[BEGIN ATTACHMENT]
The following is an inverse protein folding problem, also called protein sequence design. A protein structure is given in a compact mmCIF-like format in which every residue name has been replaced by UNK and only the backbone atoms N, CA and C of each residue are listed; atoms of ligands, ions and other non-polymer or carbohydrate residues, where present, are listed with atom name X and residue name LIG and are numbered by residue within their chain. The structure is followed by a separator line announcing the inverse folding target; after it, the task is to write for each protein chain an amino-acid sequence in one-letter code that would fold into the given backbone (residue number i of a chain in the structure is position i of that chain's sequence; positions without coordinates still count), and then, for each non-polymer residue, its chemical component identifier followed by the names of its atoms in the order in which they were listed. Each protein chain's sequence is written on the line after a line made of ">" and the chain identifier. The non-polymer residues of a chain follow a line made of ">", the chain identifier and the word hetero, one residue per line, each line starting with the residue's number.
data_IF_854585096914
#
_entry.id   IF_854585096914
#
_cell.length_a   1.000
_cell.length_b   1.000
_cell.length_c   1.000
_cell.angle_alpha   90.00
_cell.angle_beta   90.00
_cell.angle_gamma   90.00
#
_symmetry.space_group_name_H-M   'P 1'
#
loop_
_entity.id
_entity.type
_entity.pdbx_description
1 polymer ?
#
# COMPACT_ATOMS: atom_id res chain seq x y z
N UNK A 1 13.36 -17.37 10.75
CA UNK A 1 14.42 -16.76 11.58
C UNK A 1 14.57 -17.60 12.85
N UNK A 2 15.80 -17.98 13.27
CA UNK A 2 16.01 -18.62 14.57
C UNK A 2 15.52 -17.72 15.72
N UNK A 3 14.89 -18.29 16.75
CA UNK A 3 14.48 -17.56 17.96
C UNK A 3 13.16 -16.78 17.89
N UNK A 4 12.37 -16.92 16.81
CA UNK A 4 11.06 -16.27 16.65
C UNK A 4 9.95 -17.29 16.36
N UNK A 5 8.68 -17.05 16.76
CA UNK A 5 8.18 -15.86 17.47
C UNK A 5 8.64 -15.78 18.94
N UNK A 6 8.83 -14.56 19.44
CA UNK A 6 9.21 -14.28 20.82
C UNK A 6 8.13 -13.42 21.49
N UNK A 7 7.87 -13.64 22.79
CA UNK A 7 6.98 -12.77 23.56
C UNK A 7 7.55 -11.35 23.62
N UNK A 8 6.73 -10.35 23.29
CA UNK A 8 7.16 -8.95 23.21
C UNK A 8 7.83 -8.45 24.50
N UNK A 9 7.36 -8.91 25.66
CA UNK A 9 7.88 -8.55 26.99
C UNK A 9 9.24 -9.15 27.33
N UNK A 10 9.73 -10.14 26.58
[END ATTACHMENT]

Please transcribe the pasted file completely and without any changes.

The following is an inverse protein folding problem, also called protein sequence design. A protein structure is given in a compact mmCIF-like format in which every residue name has been replaced by UNK and only the backbone atoms N, CA and C of each residue are listed; atoms of ligands, ions and other non-polymer or carbohydrate residues, where present, are listed with atom name X and residue name LIG and are numbered by residue within their chain. The structure is followed by a separator line announcing the inverse folding target; after it, the task is to write for each protein chain an amino-acid sequence in one-letter code that would fold into the given backbone (residue number i of a chain in the structure is position i of that chain's sequence; positions without coordinates still count), and then, for each non-polymer residue, its chemical component identifier followed by the names of its atoms in the order in which they were listed. Each protein chain's sequence is written on the line after a line made of ">" and the chain identifier. The non-polymer residues of a chain follow a line made of ">", the chain identifier and the word hetero, one residue per line, each line starting with the residue's number.
data_IF_854585096914
#
_entry.id   IF_854585096914
#
_cell.length_a   1.000
_cell.length_b   1.000
_cell.length_c   1.000
_cell.angle_alpha   90.00
_cell.angle_beta   90.00
_cell.angle_gamma   90.00
#
_symmetry.space_group_name_H-M   'P 1'
#
loop_
_entity.id
_entity.type
_entity.pdbx_description
1 polymer ?
#
# COMPACT_ATOMS: atom_id res chain seq x y z
N UNK A 1 13.36 -17.37 10.75
CA UNK A 1 14.42 -16.76 11.58
C UNK A 1 14.57 -17.60 12.85
N UNK A 2 15.80 -17.98 13.27
CA UNK A 2 16.01 -18.62 14.57
C UNK A 2 15.52 -17.72 15.72
N UNK A 3 14.89 -18.29 16.75
CA UNK A 3 14.48 -17.56 17.96
C UNK A 3 13.16 -16.78 17.89
N UNK A 4 12.37 -16.92 16.81
CA UNK A 4 11.06 -16.27 16.65
C UNK A 4 9.95 -17.29 16.36
N UNK A 5 8.68 -17.05 16.76
CA UNK A 5 8.18 -15.86 17.47
C UNK A 5 8.64 -15.78 18.94
N UNK A 6 8.83 -14.56 19.44
CA UNK A 6 9.21 -14.28 20.82
C UNK A 6 8.13 -13.42 21.49
N UNK A 7 7.87 -13.64 22.79
CA UNK A 7 6.98 -12.77 23.56
C UNK A 7 7.55 -11.35 23.62
N UNK A 8 6.73 -10.35 23.29
CA UNK A 8 7.16 -8.95 23.21
C UNK A 8 7.83 -8.45 24.50
N UNK A 9 7.36 -8.91 25.66
CA UNK A 9 7.88 -8.55 26.99
C UNK A 9 9.24 -9.15 27.33
N UNK A 10 9.73 -10.14 26.58